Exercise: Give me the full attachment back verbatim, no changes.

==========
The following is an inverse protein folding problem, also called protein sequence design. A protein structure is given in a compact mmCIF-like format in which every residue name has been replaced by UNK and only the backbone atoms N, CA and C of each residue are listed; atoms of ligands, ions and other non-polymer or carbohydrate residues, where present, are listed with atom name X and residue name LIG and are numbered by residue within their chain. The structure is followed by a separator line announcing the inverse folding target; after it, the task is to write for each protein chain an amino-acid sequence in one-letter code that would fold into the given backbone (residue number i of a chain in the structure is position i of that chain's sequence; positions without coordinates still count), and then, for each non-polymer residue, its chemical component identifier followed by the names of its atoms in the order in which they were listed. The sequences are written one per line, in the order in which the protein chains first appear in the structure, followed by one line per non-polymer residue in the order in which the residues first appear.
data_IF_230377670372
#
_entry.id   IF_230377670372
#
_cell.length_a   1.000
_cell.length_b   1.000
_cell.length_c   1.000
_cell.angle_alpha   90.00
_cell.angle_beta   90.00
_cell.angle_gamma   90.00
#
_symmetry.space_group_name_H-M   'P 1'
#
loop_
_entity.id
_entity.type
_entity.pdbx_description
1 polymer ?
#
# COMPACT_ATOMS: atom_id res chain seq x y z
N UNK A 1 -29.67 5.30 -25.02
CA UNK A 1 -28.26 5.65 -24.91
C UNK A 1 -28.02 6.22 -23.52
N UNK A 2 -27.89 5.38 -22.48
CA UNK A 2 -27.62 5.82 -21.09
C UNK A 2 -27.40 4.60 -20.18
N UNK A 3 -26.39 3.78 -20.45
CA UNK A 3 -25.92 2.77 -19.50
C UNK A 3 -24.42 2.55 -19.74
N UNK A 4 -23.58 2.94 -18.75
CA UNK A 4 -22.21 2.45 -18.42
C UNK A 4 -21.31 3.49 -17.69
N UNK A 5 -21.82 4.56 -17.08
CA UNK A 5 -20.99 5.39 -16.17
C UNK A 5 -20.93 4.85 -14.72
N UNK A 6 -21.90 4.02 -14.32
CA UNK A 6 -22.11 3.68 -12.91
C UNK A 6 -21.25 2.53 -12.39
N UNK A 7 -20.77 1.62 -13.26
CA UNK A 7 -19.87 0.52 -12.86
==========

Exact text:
The following is an inverse protein folding problem, also called protein sequence design. A protein structure is given in a compact mmCIF-like format in which every residue name has been replaced by UNK and only the backbone atoms N, CA and C of each residue are listed; atoms of ligands, ions and other non-polymer or carbohydrate residues, where present, are listed with atom name X and residue name LIG and are numbered by residue within their chain. The structure is followed by a separator line announcing the inverse folding target; after it, the task is to write for each protein chain an amino-acid sequence in one-letter code that would fold into the given backbone (residue number i of a chain in the structure is position i of that chain's sequence; positions without coordinates still count), and then, for each non-polymer residue, its chemical component identifier followed by the names of its atoms in the order in which they were listed. The sequences are written one per line, in the order in which the protein chains first appear in the structure, followed by one line per non-polymer residue in the order in which the residues first appear.
data_IF_230377670372
#
_entry.id   IF_230377670372
#
_cell.length_a   1.000
_cell.length_b   1.000
_cell.length_c   1.000
_cell.angle_alpha   90.00
_cell.angle_beta   90.00
_cell.angle_gamma   90.00
#
_symmetry.space_group_name_H-M   'P 1'
#
loop_
_entity.id
_entity.type
_entity.pdbx_description
1 polymer ?
#
# COMPACT_ATOMS: atom_id res chain seq x y z
N UNK A 1 -29.67 5.30 -25.02
CA UNK A 1 -28.26 5.65 -24.91
C UNK A 1 -28.02 6.22 -23.52
N UNK A 2 -27.89 5.38 -22.48
CA UNK A 2 -27.62 5.82 -21.09
C UNK A 2 -27.40 4.60 -20.18
N UNK A 3 -26.39 3.78 -20.45
CA UNK A 3 -25.92 2.77 -19.50
C UNK A 3 -24.42 2.55 -19.74
N UNK A 4 -23.58 2.94 -18.75
CA UNK A 4 -22.21 2.45 -18.42
C UNK A 4 -21.31 3.49 -17.69
N UNK A 5 -21.82 4.56 -17.08
CA UNK A 5 -20.99 5.39 -16.17
C UNK A 5 -20.93 4.85 -14.72
N UNK A 6 -21.90 4.02 -14.32
CA UNK A 6 -22.11 3.68 -12.91
C UNK A 6 -21.25 2.53 -12.39
N UNK A 7 -20.77 1.62 -13.26
CA UNK A 7 -19.87 0.52 -12.86